THRONE With a certain television series set in Westeros, and a right royal British toddler called George, it seems we are all talking about thrones of late. A throne is the official seat of a sovereign or dignitary: a grand physical manifestation of their social power. Our word throne comes from Old French, and is in written records as far back as the 13th century. There were English kings before then, so what did they sit on? In Old English, Kings and Bishops sat on stools. This word has always referred to a seat accommodating a single person, but now means a small chair without arms or back. And thank goodness for that: Game of Stools just doesn’t have the same ring to it. (Ed#462)
PINEAPPLE Neither an apple, nor from a pine tree – so where does this sweetly acidic tropical fruit get its name? Today pineapples are grown in many countries, but they originated somewhere between Brazil and Paraguay, before spreading throughout South America, the Caribbean, Central America and Mexico. When European explorers came upon the fruit, the thick brown skin reminded them of the pine cones of their native climate. At that time, pine cones were also known as pineapples in English, in an older generic sense of apple as any kind of fruit. To understand the history of pineapples you have to know the history of pine cones; also the imagination of 17th-century explorers. (Ed#463)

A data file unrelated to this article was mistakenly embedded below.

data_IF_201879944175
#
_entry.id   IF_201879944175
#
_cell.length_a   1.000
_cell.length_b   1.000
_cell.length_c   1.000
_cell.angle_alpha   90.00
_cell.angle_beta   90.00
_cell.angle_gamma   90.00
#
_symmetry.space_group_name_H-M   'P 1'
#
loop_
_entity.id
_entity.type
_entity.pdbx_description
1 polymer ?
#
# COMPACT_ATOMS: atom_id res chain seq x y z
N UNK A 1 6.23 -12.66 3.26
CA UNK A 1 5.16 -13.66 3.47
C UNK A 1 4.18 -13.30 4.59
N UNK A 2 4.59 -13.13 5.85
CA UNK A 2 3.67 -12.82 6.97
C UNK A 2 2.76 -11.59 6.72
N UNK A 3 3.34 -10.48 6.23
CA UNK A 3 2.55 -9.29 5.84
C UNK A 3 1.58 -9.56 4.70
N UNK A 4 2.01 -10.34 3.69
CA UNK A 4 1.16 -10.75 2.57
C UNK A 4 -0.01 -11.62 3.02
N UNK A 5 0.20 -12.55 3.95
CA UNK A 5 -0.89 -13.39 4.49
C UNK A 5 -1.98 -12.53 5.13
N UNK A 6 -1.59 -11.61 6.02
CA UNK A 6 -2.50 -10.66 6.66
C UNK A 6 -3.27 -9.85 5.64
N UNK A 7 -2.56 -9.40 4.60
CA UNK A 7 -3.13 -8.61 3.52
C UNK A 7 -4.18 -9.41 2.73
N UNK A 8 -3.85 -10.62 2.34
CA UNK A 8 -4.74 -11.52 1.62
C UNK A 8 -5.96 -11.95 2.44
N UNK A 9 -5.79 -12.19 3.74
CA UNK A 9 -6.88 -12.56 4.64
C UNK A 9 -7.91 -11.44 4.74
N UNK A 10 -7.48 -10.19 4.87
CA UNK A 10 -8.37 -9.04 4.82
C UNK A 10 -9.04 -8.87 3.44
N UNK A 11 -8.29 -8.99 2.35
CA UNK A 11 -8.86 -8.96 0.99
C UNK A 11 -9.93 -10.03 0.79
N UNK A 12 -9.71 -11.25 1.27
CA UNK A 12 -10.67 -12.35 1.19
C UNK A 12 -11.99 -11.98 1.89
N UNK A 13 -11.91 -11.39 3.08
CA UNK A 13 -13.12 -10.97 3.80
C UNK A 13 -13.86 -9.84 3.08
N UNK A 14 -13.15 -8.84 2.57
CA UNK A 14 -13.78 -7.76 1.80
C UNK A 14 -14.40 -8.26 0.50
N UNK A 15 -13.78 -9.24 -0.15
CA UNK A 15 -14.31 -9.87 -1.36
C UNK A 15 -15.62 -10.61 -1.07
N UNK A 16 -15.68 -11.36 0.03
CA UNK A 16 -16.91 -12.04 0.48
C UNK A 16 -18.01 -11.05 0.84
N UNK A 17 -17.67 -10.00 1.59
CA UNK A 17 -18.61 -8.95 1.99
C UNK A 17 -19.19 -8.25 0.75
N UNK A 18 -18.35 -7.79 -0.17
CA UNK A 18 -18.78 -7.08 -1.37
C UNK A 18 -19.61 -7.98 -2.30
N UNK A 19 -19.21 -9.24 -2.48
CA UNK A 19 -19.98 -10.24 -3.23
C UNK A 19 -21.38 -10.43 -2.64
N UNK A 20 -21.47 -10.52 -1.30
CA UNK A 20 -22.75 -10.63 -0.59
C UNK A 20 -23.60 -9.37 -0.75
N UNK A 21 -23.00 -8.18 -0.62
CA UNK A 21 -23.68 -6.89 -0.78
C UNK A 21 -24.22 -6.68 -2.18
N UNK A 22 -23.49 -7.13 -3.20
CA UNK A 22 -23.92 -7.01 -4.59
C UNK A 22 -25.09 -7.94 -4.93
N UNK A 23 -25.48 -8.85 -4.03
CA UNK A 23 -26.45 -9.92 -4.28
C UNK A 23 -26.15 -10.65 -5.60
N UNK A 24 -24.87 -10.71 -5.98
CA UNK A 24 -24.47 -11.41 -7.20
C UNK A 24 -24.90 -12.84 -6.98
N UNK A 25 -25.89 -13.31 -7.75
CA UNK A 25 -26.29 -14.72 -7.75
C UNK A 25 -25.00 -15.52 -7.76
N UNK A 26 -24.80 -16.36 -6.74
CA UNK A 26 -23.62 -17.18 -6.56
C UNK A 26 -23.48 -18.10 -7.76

COBWEB The “cob” in cobweb is a very old, and now forgotten, spider. The Old English word for spider was atorcoppe, with ator meaning “poison” and coppe meaning “head” – the same “coppe” that probably gave us the word corncob (“head of corn”. In Middle English the word spider (originally spydyr, “the spinner”) became the more popular word, but cobweb was still retained to refer to the home it makes. Now that “cob” has no clear meaning, it’s no surprise that over the last few centuries, people have started to use spiderweb. Web used to be a more generic word for netting – if you know anyone called Webster, their name used to denote people who worked as weavers. (Ed#465)